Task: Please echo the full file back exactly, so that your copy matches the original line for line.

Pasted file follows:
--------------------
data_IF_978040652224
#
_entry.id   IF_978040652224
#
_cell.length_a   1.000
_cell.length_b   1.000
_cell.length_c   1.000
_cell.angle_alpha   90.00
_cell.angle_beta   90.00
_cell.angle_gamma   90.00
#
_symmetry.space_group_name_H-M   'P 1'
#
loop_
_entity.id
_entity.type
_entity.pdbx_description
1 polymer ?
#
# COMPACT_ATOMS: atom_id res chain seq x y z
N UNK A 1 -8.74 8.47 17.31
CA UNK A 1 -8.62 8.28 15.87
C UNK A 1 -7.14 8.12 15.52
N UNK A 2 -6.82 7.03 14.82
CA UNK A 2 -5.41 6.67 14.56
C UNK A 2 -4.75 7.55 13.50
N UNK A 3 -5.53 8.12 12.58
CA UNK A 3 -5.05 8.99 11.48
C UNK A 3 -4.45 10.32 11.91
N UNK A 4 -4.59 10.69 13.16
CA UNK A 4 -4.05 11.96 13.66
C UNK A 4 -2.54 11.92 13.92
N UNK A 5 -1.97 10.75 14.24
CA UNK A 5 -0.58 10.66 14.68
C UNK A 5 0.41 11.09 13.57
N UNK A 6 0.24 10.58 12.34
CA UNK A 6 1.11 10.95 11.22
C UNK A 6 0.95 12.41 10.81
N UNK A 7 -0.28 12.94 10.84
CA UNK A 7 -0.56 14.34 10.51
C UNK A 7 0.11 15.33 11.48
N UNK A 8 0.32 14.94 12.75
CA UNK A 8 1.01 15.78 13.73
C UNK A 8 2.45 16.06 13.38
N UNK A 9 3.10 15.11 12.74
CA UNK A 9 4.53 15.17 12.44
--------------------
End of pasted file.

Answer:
data_IF_978040652224
#
_entry.id   IF_978040652224
#
_cell.length_a   1.000
_cell.length_b   1.000
_cell.length_c   1.000
_cell.angle_alpha   90.00
_cell.angle_beta   90.00
_cell.angle_gamma   90.00
#
_symmetry.space_group_name_H-M   'P 1'
#
loop_
_entity.id
_entity.type
_entity.pdbx_description
1 polymer ?
#
# COMPACT_ATOMS: atom_id res chain seq x y z
N UNK A 1 -8.74 8.47 17.31
CA UNK A 1 -8.62 8.28 15.87
C UNK A 1 -7.14 8.12 15.52
N UNK A 2 -6.82 7.03 14.82
CA UNK A 2 -5.41 6.67 14.56
C UNK A 2 -4.75 7.55 13.50
N UNK A 3 -5.53 8.12 12.58
CA UNK A 3 -5.05 8.99 11.48
C UNK A 3 -4.45 10.32 11.91
N UNK A 4 -4.59 10.69 13.16
CA UNK A 4 -4.05 11.96 13.66
C UNK A 4 -2.54 11.92 13.92
N UNK A 5 -1.97 10.75 14.24
CA UNK A 5 -0.58 10.66 14.68
C UNK A 5 0.41 11.09 13.57
N UNK A 6 0.24 10.58 12.34
CA UNK A 6 1.11 10.95 11.22
C UNK A 6 0.95 12.41 10.81
N UNK A 7 -0.28 12.94 10.84
CA UNK A 7 -0.56 14.34 10.51
C UNK A 7 0.11 15.33 11.48
N UNK A 8 0.32 14.94 12.75
CA UNK A 8 1.01 15.78 13.73
C UNK A 8 2.45 16.06 13.38
N UNK A 9 3.10 15.11 12.74
CA UNK A 9 4.53 15.17 12.44